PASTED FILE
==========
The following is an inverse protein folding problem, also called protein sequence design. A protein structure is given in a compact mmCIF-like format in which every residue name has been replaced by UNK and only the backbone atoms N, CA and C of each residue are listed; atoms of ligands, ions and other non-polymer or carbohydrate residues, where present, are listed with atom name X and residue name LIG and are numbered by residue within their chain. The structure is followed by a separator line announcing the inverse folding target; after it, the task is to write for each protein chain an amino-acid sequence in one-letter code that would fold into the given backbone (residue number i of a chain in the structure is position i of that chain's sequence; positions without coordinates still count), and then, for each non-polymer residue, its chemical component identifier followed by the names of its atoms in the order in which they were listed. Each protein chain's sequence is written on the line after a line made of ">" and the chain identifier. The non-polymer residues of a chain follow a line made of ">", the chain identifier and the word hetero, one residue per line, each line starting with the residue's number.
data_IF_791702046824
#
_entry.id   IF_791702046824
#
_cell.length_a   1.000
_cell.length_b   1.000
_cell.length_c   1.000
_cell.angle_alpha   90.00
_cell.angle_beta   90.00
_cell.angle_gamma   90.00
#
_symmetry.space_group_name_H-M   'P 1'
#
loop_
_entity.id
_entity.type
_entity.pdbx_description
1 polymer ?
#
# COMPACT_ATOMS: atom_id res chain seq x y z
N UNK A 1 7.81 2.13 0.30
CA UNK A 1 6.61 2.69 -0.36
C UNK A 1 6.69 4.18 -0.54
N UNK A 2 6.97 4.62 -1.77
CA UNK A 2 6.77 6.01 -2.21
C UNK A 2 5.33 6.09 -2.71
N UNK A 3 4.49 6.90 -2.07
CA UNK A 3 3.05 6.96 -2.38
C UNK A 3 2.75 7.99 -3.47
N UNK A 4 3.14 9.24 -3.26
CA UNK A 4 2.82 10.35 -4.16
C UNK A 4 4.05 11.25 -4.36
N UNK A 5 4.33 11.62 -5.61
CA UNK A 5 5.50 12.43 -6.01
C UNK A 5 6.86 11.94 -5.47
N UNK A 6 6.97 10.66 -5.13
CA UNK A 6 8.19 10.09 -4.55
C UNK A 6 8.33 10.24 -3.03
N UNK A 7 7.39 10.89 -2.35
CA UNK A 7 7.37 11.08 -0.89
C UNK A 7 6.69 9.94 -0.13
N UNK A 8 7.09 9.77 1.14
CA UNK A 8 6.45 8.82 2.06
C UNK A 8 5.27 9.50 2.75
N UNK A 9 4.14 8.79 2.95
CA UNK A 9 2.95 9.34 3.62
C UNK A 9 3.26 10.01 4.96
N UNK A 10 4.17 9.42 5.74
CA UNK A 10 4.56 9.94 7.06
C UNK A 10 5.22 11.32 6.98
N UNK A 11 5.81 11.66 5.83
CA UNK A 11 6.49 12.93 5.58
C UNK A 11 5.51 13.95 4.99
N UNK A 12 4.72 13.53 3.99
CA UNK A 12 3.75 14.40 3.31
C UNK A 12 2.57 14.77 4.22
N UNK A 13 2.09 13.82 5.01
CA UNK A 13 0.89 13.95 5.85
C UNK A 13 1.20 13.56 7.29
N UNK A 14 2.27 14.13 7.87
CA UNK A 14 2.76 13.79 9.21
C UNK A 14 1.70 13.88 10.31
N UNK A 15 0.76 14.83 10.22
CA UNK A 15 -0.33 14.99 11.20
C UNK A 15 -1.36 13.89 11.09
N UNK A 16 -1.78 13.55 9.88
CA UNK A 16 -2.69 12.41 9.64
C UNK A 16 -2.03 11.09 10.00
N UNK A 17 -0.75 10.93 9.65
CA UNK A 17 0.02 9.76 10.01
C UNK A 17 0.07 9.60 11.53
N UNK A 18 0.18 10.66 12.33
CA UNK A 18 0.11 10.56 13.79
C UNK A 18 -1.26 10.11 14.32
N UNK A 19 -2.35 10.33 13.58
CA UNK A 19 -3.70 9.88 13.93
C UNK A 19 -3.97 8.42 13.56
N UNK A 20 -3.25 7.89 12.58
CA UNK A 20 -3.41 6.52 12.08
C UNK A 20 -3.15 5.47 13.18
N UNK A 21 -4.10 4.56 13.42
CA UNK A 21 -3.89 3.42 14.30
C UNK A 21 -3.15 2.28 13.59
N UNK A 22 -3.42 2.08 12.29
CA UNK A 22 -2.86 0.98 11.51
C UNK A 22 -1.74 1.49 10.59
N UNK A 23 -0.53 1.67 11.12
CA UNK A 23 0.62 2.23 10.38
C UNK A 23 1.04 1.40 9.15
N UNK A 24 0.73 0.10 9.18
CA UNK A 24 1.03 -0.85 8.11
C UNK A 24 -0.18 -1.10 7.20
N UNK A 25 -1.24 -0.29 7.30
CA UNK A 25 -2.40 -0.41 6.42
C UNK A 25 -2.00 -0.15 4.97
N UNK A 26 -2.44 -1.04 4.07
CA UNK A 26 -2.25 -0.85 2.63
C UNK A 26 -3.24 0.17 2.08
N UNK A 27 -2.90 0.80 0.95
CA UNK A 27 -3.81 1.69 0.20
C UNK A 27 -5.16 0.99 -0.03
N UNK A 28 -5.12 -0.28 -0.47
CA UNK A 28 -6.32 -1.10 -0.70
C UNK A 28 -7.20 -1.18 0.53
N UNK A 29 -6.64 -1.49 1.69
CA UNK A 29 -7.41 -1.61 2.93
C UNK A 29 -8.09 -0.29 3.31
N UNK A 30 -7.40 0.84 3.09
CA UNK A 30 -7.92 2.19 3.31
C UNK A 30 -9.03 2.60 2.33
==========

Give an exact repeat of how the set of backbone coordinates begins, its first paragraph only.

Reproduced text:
The following is an inverse protein folding problem, also called protein sequence design. A protein structure is given in a compact mmCIF-like format in which every residue name has been replaced by UNK and only the backbone atoms N, CA and C of each residue are listed; atoms of ligands, ions and other non-polymer or carbohydrate residues, where present, are listed with atom name X and residue name LIG and are numbered by residue within their chain. The structure is followed by a separator line announcing the inverse folding target; after it, the task is to write for each protein chain an amino-acid sequence in one-letter code that would fold into the given backbone (residue number i of a chain in the structure is position i of that chain's sequence; positions without coordinates still count), and then, for each non-polymer residue, its chemical component identifier followed by the names of its atoms in the order in which they were listed. Each protein chain's sequence is written on the line after a line made of ">" and the chain identifier. The non-polymer residues of a chain follow a line made of ">", the chain identifier and the word hetero, one residue per line, each line starting with the residue's number.